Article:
After cementing its status as the country’s leading Olympic sport with two medals at the Rio Games, Israeli judo continues to go from strength to strength.
The European Judo Championships will be held in Israel for the first time between April 26 and 29 at the Drive- In Arena in Tel Aviv, giving blue-and-white fans a rare chance to see with their own eyes big names of the likes of Ori Sasson chasing a place on the podium, as well as the country’s up-and-coming judokas hoping to make their mark.
Among Israel’s rising stars are 23-year-old Timna Nelson Levy and 18-year-old Gefen Primo, who make up for whatever they lack in experience with ambition.
Nelson Levy will be competing in her third European Championships, winning a bronze medal in her debut at the event two years ago, while Primo will be taking part in the continental showcase for the first time.
But both are equally focused and optimistic of achieving the same goal, scaling the top of the podium in Tel Aviv and hearing the Hatikvah national anthem in front of the home fans.
With Olympic medalist Yarden Gerbi and fellow Rio Olympian Linda Bolder retiring, and with Gili Cohen out injured, Israel’s national women’s team to the championships in Tel Aviv will include many names local sports fans are unfamiliar with.
That could all change by the end of the month as the youngsters look to shine in the spotlight of a rare home event.
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“I feel really good and I’m aspiring for the top. I believe in my abilities and my preparations have been excellent,” Nelson Levy told The Jerusalem Post
. “I’ve experienced a good year so far and I feel that I’m really ready.”
Nelson Levy, who competes in the women’s under-57 kilogram event, won medals in each of her past two events. She has been extremely consistent since making her breakthrough by taking a surprise bronze medal at the European Championships in Kazan, Russia two years ago, never finishing lower than seventh place in any competition.
She finished with a bronze at her last preparation event, a Grand Prix competition in Tbilisi, Georgia at the end of March, which came on the back of the gold medal she won at the Grand Prix in Agadir, Morocco three weeks earlier.
“There is no doubt that was special. To hear the national anthem in an Arab country is something that is very moving,” said Nelson Levy, who is ranked No. 6 in the world in her weight-class. “I also faced a Moroccan opponent in the semifinal who didn’t shake my hand and the crowd was against me so that gave me even more motivation. But I have to say that I also got a lot of messages of support from Moroccans and that was very touching.”
Primo, who competes in the under- 52kg weight-class, won a bronze medal in Agadir, scaling the podium in her first-ever Grand Prix event at the senior level.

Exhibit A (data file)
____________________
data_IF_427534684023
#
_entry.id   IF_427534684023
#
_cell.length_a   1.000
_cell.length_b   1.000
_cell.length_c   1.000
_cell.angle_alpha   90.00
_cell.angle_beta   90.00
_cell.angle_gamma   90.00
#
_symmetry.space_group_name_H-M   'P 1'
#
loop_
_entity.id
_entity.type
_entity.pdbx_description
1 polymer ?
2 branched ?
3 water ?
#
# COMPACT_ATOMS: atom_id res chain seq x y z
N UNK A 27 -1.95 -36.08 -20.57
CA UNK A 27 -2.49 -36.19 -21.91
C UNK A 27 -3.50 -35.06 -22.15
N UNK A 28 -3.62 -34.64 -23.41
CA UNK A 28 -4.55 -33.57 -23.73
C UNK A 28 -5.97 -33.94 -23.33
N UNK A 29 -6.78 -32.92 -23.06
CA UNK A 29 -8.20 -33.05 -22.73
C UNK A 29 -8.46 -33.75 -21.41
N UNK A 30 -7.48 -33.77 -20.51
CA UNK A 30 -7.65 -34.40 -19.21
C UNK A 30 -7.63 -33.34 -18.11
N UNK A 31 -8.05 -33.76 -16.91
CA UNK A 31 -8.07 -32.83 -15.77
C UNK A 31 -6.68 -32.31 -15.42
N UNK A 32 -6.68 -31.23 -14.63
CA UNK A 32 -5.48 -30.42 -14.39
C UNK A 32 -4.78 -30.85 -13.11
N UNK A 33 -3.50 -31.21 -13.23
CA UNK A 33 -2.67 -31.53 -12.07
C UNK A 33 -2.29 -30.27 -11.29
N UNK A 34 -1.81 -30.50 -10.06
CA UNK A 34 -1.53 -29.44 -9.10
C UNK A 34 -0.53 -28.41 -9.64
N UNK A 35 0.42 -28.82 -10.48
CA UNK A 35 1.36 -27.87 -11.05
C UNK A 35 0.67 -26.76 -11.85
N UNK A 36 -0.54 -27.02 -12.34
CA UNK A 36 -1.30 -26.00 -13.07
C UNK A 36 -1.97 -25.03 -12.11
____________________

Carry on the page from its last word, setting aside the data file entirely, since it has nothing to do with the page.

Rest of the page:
Primo, who only turned 18 two weeks ago, finished in seventh place at the Grand Prix in Antalya, Turkey this past weekend, a result she describes as disappointing despite her tender age.
“It didn’t go as well as previous competitions, but it is a lesson I guess I had to learn and it is good that it happened now,” explained Primo, who stockpiled medals at the junior level, including winning the gold medal at the European Youth Olympic Festival in Hungary last summer.
Both Nelson Levy and Primo could face in Tel Aviv stern competition from local rivals, not to mention European powerhouses.
Ma’ayan Greenberg, who competes in Nelson Levy’s weight-class, showed her potential by taking a bronze in Antalya, while Primo may have to contend with Betina Temelkova, who claimed a silver medal at the under-21 European Championships last year.
“We train together and know each other well. The competition only makes the both of us stronger. You can’t take your foot off the gas pedal at any stage and you always have to work hard,” noted Primo.
Primo beat Temelkova in the battle for the bronze medal in Agadir and can’t wait for the championships in Tel Aviv to begin after experiencing the home support during the under-23 continental championships held at the Drive-In Arena in November 2016.
“The experience of competing in Tel Aviv was amazing. I was so bummed that I couldn’t go far in the competition as I didn’t know when I’d have a similar opportunity to compete in front of a home crowd,” said Primo. “As soon as I heard that the European Championships would be held in Tel Aviv this year I knew I would do my all to compete there.”
Nelson Levy is equally excited, but knows it is crucial to maintain her cool.
“It is really exciting that an event of this level is being held in Israel in front of the local fans and our friends and family. But that is something I’m trying not to think about too much.
I’ll be ready the way I am for every competition and I’m coming in with the expectation of winning a medal,” she said. “I’m in a zone. I’m really focused on this competition, thinking about it day and night. I go to sleep thinking about what I need to do and get up with the same attitude. Everything I do during my day, for example what I eat, is focused on this.”
Primo echoed a similar sentiment.
“You can be ranked No. 1 and get knocked out after one second. You can’t start thinking about what might happen if you win or lose or even think about the need to be focused because then you won’t be focused.
You need to remain practical and think about what you need to do at that moment in the bout. Always think forward,” she explained, before adding that she doesn’t enter a competition if she doesn’t plan on winning the gold medal.
“Hearing the national anthem while standing at the top of the podium in Tel Aviv would be the most exciting thing in the world. I really hope I’ll be able to achieve that.”
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